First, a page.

Description of Di-one institute
What is it?
The Di-one institute is an intercontinental collaborative effort between the University of Vermont (UVM) and Maastricht University Medical Center (MUMC+). The aim of the Di-one Institute is to foster bilateral joint PhD studentships, knowledge exchange, and collaborative research efforts.
Maastricht University Medical Center (MUMC+) is located in The Netherlands within the city of Maastricht. It is the academic medical center for southern Limburg and as such is a fusion of education, research and patient care. MUMC+ works in close collaboration with the University of Maastricht.
University of Vermont (UVM) is located in the United States in the state of Vermont along the shores of Lake Champlain. UVM encompasses undergraduate and graduate eudcation as well as research. There is an intensive collaboration between UVM and its affiliated academic hospital Fletcher Allen Healthcare (FAHC).
The Di-one Institute is, in principle, a framework for collaboration across all departments and programs in both institutions. The initial focus is, however, on respiratory disease.
MUMC+ Department of Respiratory disease is headed by Prof. Emiel Wouters. The emphasis is on chronic illness, largely chronic obstructive pulmonary disease (COPD). Research is conducted along two lines: a line focused on the clinical and mechanistic research on processes in the lungs, and a second line focused on systemic consequences of disease namely muscle wasting. The department sits in the larger framework of NUTRIM within the University of Maastricht.
At UVM there are two closely collaborating programs that are the center of the Di-one institute collaborative effort, the Environmental Pathology Research Program and the Vermont Lung Center.
Prof. Yvonne Janssen-Heininger in the Environmental Pathology Research Program along with Prof. Wouters initiated the collaboration which has now been transformed into the Di-one institute. The primary aim of the Environment pathology program is to delineate the specific molecular and pathological effects of physiologically relevant doses of environmental agents on specific target cells in the lung and other organs.
The Vermont Lung Center (VLC), a Program on Lung Biology and Disease, has been in existence at the UVM College of Medicine since 1972. The keystone to the VLC program is translational research. The goals of the VLC are to investigate the mechanisms of lung biology and disease, and to train and retain outstanding translational scientists at UVM.
The history of collaboration between these two institutions is longstanding. This in recent years has taken the form of PhD student exchanges between Prof. Janssen-Heininger (UVM) and Prof. Wouters (MUMC+). The first two of these PhD students conducted the research for their theses principally in laboratory of Prof. Janssen-Heininger, under the supervision of both Prof. Janssen-Heininger and Prof. Wouters. They were highly successful with both obtaining a Veni grant, which is a prestigious grant awarded to promising scientists in The Netherlands. A number of publications in high impact journals resulted from their work, including articles in Proceedings of the National Academy of Science, Journal of Immunology, and FASEB Journal.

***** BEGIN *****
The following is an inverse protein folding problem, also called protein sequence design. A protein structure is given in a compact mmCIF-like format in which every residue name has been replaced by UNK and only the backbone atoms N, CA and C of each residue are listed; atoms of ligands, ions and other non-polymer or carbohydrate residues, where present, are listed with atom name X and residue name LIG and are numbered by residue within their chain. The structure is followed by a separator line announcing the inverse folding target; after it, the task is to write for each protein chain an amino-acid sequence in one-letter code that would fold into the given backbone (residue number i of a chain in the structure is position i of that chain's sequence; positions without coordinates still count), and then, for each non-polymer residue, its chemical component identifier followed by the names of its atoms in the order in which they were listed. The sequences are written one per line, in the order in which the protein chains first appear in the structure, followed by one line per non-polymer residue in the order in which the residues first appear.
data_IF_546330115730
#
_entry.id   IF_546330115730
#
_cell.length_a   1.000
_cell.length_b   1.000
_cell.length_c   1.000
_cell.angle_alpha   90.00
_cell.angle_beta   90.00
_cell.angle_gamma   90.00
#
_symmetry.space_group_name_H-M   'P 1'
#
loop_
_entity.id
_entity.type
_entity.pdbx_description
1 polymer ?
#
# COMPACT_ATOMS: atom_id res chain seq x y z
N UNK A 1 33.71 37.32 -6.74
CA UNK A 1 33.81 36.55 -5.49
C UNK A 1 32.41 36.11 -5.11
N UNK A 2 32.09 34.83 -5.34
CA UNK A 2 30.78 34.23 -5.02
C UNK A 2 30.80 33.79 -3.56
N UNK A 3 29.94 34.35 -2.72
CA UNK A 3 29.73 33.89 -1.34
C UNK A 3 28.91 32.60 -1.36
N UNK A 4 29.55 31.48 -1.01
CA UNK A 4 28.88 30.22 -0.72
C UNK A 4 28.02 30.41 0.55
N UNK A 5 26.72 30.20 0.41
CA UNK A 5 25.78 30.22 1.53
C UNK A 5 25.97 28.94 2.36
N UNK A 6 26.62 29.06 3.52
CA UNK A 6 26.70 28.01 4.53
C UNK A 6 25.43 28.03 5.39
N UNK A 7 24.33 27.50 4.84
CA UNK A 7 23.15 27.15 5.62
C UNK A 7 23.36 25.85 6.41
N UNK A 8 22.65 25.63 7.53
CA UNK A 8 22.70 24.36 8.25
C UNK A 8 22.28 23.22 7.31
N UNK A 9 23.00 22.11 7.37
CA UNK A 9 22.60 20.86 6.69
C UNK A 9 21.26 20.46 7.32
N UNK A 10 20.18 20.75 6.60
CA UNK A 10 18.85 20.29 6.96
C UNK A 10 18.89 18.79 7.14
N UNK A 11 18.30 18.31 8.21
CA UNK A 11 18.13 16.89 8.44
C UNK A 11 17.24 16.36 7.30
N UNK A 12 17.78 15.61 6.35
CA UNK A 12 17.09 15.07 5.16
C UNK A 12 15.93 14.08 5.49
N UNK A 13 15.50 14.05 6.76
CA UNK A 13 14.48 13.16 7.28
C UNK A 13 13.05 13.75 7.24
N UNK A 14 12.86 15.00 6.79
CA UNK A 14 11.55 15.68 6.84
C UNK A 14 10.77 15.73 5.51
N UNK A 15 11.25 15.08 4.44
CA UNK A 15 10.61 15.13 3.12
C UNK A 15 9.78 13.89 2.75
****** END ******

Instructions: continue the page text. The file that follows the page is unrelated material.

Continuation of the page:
Because of the success of these two graduate students, plans were made to broaden and strengthen the collaboration between the two institutions. In December of 2007 a formal collaboration agreement was signed by Guy Peeters, MUMC+ CEO, and Daniel Fogel, President of UVM.
The plan is to take the collaboration forward in series of phases: I organizational setup, II gaining familiarity, and III collaborative research and educational efforts. As of the Spring of 2009 the organization phase is well underway, and in fact aspects of both phase II and phase III have begun. Emphasis is being placed on aspects that will synergistically enhance both institutions while providing PhD and other students a unique and rich learning experience.
The Di-one institute has received financial support from the Weijerhorsct Foundation to conduct research on respiratory diseases that affect mine workers disproportionately: silicosis, asthma, and COPD.
In the region surrounding both Burlington, the city within which UVM is located, and Maastricht there is a long history of mining. In Vermont the mining was, and still is granite quarrying while in the region surrounding Maastricht there was mostly coal mining, which no longer takes place. Hence, both institutions have a history of researching and caring for mine workers with lung disease.
The name Di-one
Dione is a moon of Saturn that is comprised largely of silica. Therefore, it is symbolic of the focus on respiratory disease in mine workers. “Di” is also a Greek prefix for numerical words meaning “two”. The name Di-one was therefore also chosen to symbolize the collaborative nature of the institute or “two – in – one”.